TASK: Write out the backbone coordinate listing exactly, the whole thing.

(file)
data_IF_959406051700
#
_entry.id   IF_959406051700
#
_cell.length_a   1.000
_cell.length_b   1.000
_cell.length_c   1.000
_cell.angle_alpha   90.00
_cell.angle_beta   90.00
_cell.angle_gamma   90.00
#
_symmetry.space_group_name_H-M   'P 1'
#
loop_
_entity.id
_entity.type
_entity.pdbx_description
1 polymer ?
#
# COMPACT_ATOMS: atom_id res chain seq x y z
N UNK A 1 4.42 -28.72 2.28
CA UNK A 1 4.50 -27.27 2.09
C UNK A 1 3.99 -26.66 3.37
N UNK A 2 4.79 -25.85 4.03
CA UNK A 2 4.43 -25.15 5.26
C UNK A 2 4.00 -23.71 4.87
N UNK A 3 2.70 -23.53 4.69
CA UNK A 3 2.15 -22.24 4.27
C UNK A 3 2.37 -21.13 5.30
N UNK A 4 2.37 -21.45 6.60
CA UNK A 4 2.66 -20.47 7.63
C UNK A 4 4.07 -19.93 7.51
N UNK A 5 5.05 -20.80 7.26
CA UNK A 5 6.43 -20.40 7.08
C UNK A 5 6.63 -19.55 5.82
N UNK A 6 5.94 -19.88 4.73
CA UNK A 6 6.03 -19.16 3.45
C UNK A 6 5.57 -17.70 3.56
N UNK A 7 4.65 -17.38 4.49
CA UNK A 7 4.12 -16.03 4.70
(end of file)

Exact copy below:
data_IF_959406051700
#
_entry.id   IF_959406051700
#
_cell.length_a   1.000
_cell.length_b   1.000
_cell.length_c   1.000
_cell.angle_alpha   90.00
_cell.angle_beta   90.00
_cell.angle_gamma   90.00
#
_symmetry.space_group_name_H-M   'P 1'
#
loop_
_entity.id
_entity.type
_entity.pdbx_description
1 polymer ?
#
# COMPACT_ATOMS: atom_id res chain seq x y z
N UNK A 1 4.42 -28.72 2.28
CA UNK A 1 4.50 -27.27 2.09
C UNK A 1 3.99 -26.66 3.37
N UNK A 2 4.79 -25.85 4.03
CA UNK A 2 4.43 -25.15 5.26
C UNK A 2 4.00 -23.71 4.87
N UNK A 3 2.70 -23.53 4.69
CA UNK A 3 2.15 -22.24 4.27
C UNK A 3 2.37 -21.13 5.30
N UNK A 4 2.37 -21.45 6.60
CA UNK A 4 2.66 -20.47 7.63
C UNK A 4 4.07 -19.93 7.51
N UNK A 5 5.05 -20.80 7.26
CA UNK A 5 6.43 -20.40 7.08
C UNK A 5 6.63 -19.55 5.82
N UNK A 6 5.94 -19.88 4.73
CA UNK A 6 6.03 -19.16 3.45
C UNK A 6 5.57 -17.70 3.56
N UNK A 7 4.65 -17.38 4.49
CA UNK A 7 4.12 -16.03 4.70